I have the KWs dialed in to about 9 clicks from full hard right now and I also should mention I have 2.5" eibach springs (don't remember spring rate) in front not the kw springs and I also have delrin subframe bushings and powerflex race bushings all over mostly in the rear.
With all of this, the car is way more responsive to steering input and it corners extremely flat. With 4c shocks/springs, I felt like I had reached the limits of how the car could corner and was looking for more. The aforementioned has made it so I have a whole new world to explore as I can adjust the shocks manually and experiment with different spring rates. I would definitely not go back. When I take a corner at a speed that would've given me uncomfortable body roll with 4C along with some understeer, it just feels flat and really good. Ultimate goal is to make 2.5" springs work in the back so I can try to tune out as much understeer as possible but we will see.

As for comfort, I like KWs better. My 4C was working and the ride wasn't the best. I feel like with everything I've done I am trading a small amount of NVH for A LOT more performance so that's a trade I'm willing to make. I'm sure you could dial in the shocks a little softer and get a ride that is more comfortable and performs better than 4C. I'll play around with it today.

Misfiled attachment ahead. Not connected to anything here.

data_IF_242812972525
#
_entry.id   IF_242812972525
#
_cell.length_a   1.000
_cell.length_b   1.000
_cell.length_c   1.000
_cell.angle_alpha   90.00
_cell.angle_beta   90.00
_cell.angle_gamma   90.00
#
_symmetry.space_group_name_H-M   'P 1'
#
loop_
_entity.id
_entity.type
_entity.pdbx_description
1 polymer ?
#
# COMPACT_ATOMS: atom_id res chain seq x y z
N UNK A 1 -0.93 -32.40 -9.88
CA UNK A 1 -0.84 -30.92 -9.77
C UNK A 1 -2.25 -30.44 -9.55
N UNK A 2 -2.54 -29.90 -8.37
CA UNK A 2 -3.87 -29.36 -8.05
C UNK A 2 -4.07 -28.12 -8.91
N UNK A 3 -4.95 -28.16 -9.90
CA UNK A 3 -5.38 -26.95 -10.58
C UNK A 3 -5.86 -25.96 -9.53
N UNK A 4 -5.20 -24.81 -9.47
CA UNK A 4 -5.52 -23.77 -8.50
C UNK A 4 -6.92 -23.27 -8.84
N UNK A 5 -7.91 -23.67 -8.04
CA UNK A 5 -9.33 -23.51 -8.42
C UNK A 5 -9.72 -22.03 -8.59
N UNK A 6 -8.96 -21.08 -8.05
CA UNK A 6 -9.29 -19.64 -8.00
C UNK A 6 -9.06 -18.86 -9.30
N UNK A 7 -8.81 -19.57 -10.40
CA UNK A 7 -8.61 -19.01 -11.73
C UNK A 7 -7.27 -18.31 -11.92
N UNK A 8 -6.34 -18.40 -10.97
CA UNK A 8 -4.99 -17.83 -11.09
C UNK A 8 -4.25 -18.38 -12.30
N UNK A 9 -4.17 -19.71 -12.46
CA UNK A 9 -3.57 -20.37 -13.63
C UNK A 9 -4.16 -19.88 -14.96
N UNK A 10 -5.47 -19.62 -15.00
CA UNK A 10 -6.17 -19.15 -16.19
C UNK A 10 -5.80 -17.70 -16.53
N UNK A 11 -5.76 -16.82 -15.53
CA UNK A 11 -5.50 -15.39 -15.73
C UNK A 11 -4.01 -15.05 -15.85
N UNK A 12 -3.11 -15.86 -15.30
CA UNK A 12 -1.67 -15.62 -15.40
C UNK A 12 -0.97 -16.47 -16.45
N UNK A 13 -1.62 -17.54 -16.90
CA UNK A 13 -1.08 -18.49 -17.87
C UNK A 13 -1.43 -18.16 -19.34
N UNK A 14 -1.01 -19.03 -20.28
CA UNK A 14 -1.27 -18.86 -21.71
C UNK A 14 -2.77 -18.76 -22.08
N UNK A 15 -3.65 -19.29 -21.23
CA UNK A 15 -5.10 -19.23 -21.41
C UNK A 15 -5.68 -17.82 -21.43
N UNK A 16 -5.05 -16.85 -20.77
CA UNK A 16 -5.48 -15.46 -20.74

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Sorry to resurrect this but a current customer pointed it out to me and I feel its worth commenting on. Also, due to my poorly documented instructions I see a lot of comments about my mounts making noise or not being designed to mount correctly. I'll pull out a few high level topics and address them in the order I see them.

For a bit of history, I opened up my first group buy to BC and KW shock owners knowing there was some risk they wouldn't fit. The assumption was the shock companies would match the OE shaft tennon thread size and length. I am a professional damper designer, this is the typical approach knowing aftermarket mount and shock suppliers are looking fit as many vehicles as possible. Turns out I was wrong and refunded every BC and KW owner after taking a look at those shock designs and determining there wasn't a cost effective simple solution I liked. To be fair, I have more accurate KW shaft measurements in this thread then I was able to get from customers back in 2016 and I wasn't about to buy a $2k set of shocks to get some measurements. Maybe there is a path forward.

  1. Shaft tennon threads don't match.
    1. BC, KW, and OEM thread lengths and thread pitches are different. This alone is a perfectly manageable pain in the butt.
    2. KW's thread is very short. This is a bigger problem.
  2. The shaft diameters don't match.
    1. This is a bigger problem. As Tristan noted, the KW shaft doesn't even register on the spherical bearing because the diameter is smaller than OEM. Smaller shafts are great for shock performance but that doesn't work with my chosen bearing.